Mixing liquid nitrogen with a stream of water and a dose of Texas grit and ingenuity, American firefighters have finally extinguished a Kuwaiti oil well blaze.

"This is the first one," Larry Flak, a coordinator of the firefighting efforts for the Kuwait Oil Co., said Monday. "We could do three or four a day once we get up to speed. We could set up an assembly line."As he spoke, hundreds of oil well fires raged on.

The fire at well MG59 in patch No. 9 was initially extinguished Sunday. But it was promptly relighted to prevent the oil from gushing overnight while crews made a form-fitted cap to cover the wellhead.

Early Monday, the fire was again extinguished by a relatively new process. Liquid nitrogen was pumped in to make the oil non-coimbustible, and a steady flow of water was used to cool the wellhead and prevent reignition.

Crews then poured mud and concrete down the hole and began capping.

"It ain't that big a deal. It was a small one," shrugged Boots Hansen, his white uniform streaked with black oil, his thinning hair blowing in the wind. "Now, we'll just go after another one."

Hansen, 64, is co-founder of Boots & Coots, one of three Houston-based firms with the fire-breathing task of putting out several hundred oil well infernos in the newly liberated emirate.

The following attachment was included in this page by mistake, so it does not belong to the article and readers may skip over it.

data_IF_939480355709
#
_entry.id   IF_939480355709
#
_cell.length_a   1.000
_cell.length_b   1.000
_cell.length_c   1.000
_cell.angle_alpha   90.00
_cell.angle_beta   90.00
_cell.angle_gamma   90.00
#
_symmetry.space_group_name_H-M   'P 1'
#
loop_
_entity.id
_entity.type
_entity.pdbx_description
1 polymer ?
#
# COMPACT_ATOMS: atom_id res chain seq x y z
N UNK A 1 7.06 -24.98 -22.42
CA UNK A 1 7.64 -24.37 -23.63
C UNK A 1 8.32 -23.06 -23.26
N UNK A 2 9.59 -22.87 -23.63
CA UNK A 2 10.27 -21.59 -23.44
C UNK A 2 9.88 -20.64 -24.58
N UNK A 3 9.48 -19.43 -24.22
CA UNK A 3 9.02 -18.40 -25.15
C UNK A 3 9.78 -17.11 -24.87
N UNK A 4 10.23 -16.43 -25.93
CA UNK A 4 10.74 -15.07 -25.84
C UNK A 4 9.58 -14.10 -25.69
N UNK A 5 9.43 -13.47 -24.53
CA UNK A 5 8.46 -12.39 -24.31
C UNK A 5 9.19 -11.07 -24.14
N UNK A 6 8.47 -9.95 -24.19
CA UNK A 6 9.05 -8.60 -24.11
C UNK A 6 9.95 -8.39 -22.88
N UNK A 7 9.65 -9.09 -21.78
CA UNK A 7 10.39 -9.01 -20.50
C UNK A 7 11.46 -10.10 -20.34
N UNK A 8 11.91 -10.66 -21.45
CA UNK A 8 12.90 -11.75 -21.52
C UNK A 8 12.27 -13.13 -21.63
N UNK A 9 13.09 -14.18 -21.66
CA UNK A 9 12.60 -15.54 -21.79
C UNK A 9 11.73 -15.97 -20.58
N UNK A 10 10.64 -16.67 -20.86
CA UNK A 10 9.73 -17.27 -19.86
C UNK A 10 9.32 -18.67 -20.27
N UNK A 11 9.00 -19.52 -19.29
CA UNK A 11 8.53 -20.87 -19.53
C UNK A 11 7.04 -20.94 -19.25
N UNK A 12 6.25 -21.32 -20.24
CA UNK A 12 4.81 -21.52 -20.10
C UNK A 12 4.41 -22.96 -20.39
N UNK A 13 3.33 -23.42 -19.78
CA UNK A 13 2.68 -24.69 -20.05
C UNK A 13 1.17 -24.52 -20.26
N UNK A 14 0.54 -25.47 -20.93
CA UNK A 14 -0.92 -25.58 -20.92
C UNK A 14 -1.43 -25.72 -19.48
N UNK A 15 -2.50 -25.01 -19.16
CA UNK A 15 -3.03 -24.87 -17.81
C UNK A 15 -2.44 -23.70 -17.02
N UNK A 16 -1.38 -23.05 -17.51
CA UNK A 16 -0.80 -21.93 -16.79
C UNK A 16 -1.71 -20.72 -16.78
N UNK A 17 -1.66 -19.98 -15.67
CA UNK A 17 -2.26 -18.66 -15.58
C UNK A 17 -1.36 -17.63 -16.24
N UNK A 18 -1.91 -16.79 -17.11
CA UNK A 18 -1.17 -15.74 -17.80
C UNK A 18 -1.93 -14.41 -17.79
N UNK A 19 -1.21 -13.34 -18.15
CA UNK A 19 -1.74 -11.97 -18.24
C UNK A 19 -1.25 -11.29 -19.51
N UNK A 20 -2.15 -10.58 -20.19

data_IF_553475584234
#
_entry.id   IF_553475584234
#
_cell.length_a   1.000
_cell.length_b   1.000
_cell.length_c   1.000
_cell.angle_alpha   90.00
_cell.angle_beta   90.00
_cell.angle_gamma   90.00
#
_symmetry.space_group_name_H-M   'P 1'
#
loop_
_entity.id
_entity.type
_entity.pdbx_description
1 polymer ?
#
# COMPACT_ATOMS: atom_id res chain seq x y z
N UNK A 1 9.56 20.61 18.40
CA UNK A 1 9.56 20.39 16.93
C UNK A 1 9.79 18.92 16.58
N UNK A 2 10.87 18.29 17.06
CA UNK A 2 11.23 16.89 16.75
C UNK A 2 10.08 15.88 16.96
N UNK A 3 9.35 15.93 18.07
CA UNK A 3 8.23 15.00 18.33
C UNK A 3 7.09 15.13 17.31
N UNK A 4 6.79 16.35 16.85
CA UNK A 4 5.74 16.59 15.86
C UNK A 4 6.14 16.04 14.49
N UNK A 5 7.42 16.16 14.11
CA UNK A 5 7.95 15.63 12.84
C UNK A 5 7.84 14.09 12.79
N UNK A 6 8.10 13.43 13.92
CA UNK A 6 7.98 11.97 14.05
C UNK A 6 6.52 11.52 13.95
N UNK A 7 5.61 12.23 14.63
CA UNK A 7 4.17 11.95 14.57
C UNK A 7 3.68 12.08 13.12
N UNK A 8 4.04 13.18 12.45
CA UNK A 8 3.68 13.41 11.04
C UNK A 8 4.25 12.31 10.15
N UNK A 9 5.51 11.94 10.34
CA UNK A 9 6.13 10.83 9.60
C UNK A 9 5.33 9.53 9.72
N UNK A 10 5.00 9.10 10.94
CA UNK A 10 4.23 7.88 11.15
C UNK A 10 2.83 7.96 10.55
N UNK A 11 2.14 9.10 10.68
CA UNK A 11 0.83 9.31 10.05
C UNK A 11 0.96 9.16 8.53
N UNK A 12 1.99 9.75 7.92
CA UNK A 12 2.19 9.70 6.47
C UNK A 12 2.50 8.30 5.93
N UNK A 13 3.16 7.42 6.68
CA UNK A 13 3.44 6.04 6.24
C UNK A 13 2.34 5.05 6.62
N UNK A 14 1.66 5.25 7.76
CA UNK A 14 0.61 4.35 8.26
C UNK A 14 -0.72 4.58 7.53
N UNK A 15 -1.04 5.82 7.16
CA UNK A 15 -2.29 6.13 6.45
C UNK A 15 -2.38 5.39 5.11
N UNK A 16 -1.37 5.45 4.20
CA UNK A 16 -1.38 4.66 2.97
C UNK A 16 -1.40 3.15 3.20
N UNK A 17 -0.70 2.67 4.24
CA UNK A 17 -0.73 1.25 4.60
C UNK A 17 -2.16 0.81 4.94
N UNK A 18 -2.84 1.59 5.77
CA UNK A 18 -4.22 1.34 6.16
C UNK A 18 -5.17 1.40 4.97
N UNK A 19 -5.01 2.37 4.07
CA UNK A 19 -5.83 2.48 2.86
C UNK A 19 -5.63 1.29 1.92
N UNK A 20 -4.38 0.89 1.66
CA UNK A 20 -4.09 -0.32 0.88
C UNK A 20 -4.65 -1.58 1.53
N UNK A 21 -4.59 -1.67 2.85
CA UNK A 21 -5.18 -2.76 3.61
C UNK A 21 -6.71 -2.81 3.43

Iraqi troops torched and blew up oil wells as a final act of terrorism before fleeing the emirate in the face of a U.S.-led coalition ground assault in February.

Kuwaiti officials estimate the number of burning wells from between 350 to 500. They say 800 of the nation's 1,000 wells were damaged and that upward of $100 million worth of oil a day is gushing out, much of it going up in flames and spewing toxic fumes.

The firefighting crews began arrriving a month ago, shortly after liberation, but they have been confronted with numerous delays in getting needed equipment and water. They also had to wait for mines to be removed.

On March 16, U.S. Army Sgt. Forrest Irvin, while surveying the damaged fields, put out the first oil well fire when he slowly and carefully turned a control wheel with his bare hands. He also got covered with oil.

Two weeks ago, Wild Well Control scored a public relations coup by capping the first non-burning well in Kuwait's ravaged fields. Since then, about two dozen other non-burning wells have been sealed shut.